Nitinol for prosthetic and orthotic applications

Emma Henderson, Adrianus Buis

Research output: Contribution to conferenceProceedingpeer-review

13 Citations (Scopus)


As global populations age, conditions such as stroke and diabetes require individuals to use rehabilitation technology for many years to come due to chronic musculoskeletal, sensory, and other physical impairments. One in four males currently aged 45 will experience a stroke within 40 years and will often require access to prolonged rehabilitation. In addition, worldwide, one individual loses a limb every 30 s due to the complications of diabetes. As a result, innovative ideas are required to devise more effective prosthetic and orthotic devices to enhance quality of life. While Nitinol has already found much favor within the biomedical industry, one area, which has not yet exploited its unique properties, is in the field of physical rehabilitation, ranging from prosthetic and orthotic devices to assistive technology such as wheelchairs. Improved intervention capabilities based on materials such as Nitinol have the potential to vastly improve patients’ quality of life and in the case of orthoses, may even reduce the severity of the condition over time. It is hoped that this study will spark discussion and interest for the materials community in a field which has yet to be fully exploited.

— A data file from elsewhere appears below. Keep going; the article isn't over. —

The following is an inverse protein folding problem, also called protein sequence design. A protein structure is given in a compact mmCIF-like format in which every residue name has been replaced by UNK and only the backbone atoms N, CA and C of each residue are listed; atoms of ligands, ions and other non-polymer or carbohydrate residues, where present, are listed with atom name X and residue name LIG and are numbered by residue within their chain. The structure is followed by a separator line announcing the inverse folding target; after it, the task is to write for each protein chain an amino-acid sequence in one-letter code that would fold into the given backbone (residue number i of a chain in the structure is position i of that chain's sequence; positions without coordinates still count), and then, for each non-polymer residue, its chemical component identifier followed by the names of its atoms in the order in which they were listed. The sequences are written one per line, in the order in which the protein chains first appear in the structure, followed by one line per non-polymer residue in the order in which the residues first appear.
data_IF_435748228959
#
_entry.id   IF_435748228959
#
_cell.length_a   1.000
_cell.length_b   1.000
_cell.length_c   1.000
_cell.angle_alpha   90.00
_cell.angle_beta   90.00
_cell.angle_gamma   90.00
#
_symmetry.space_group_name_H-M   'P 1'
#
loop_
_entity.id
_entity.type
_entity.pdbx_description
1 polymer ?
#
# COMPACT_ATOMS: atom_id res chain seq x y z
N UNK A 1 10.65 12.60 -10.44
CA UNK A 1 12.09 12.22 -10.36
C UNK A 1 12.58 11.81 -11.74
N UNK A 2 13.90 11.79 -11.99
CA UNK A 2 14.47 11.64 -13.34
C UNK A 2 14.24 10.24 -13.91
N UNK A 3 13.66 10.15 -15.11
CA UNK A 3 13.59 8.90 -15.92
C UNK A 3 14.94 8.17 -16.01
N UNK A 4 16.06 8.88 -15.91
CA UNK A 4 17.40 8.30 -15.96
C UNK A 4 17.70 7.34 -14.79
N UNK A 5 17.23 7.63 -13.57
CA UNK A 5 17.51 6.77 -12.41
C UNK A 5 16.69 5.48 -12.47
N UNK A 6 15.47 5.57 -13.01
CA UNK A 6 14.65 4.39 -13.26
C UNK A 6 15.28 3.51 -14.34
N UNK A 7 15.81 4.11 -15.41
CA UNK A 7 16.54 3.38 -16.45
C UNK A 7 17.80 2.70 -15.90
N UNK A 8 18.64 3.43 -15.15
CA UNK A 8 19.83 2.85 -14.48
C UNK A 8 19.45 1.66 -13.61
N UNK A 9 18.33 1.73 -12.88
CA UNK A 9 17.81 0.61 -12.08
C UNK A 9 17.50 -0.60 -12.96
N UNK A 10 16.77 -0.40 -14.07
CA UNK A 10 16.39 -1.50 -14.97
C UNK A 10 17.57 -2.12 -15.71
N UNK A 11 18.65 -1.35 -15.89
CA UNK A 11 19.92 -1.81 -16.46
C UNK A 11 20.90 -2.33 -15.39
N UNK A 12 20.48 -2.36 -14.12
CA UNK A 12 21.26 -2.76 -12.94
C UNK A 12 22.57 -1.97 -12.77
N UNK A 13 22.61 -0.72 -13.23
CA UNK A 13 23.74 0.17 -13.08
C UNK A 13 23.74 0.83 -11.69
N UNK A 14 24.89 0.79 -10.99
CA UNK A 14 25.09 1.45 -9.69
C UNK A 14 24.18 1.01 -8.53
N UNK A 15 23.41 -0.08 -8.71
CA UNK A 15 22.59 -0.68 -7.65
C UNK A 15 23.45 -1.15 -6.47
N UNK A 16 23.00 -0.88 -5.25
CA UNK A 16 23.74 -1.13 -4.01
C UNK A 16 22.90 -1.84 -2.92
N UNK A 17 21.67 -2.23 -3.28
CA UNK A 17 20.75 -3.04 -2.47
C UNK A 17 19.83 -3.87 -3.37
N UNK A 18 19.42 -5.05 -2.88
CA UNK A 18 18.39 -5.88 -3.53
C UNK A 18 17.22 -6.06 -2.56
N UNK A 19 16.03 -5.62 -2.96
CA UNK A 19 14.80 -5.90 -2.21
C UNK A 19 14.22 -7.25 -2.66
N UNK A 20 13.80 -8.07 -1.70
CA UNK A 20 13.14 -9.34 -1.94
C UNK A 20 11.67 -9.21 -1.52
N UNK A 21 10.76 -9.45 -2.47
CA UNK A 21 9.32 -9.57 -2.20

Original languageEnglish
Number of pages3
Publication statusPublished - 16 May 2010
EventProceedings of the ASM International Conference on Shape Memory and Superelastic Technologies - Pacific Grove, California, USA
Duration: 7 May 200611 May 2006


ConferenceProceedings of the ASM International Conference on Shape Memory and Superelastic Technologies
CityPacific Grove, California, USA


  • Nitinol
  • prosthetics
  • orthotics


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